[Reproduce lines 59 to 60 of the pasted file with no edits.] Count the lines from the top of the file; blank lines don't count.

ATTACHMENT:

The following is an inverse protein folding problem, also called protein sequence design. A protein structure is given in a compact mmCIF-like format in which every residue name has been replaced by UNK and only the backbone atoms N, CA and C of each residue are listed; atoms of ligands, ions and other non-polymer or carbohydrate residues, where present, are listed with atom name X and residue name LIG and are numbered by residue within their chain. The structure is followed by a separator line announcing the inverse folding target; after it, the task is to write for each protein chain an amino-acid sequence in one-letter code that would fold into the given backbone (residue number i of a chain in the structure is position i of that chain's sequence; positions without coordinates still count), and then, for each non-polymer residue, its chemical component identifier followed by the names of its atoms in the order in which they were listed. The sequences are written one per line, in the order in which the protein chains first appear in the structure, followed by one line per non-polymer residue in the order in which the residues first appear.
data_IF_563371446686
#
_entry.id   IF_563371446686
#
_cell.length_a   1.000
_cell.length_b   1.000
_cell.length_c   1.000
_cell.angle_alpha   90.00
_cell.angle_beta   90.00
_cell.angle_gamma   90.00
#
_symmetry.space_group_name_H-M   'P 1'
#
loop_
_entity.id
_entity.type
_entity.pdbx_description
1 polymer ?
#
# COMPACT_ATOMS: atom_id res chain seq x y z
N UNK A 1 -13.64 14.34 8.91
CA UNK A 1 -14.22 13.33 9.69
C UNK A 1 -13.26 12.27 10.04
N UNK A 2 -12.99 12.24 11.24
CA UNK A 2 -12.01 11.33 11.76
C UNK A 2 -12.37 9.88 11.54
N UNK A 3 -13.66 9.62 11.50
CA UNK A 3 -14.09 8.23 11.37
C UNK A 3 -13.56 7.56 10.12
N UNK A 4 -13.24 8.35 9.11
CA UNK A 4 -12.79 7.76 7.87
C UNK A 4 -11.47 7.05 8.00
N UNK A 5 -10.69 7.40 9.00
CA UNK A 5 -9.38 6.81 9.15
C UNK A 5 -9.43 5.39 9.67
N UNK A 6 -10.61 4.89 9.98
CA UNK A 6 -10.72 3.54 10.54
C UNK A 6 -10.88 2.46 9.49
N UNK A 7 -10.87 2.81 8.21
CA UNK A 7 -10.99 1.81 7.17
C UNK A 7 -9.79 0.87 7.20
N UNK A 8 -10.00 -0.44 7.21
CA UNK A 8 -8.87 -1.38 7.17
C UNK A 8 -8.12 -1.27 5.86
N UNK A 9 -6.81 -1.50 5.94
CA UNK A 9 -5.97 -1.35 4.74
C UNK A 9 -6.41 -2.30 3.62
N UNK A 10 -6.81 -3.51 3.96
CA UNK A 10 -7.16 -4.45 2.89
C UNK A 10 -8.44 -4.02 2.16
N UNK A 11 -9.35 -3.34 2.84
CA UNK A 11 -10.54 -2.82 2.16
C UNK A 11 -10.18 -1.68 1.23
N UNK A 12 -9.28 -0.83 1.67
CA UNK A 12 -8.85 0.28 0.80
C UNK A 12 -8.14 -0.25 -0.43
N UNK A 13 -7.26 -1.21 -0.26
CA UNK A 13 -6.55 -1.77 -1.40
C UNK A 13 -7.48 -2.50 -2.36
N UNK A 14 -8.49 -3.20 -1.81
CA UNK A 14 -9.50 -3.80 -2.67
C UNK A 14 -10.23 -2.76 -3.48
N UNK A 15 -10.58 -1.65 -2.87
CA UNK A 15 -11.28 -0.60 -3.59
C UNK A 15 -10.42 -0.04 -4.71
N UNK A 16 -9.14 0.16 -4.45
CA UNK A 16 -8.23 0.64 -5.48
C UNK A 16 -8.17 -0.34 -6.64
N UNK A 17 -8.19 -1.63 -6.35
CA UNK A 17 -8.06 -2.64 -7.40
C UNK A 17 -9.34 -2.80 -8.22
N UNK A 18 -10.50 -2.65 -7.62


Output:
CA UNK A 13 -6.55 -1.77 -1.40
C UNK A 13 -7.48 -2.50 -2.36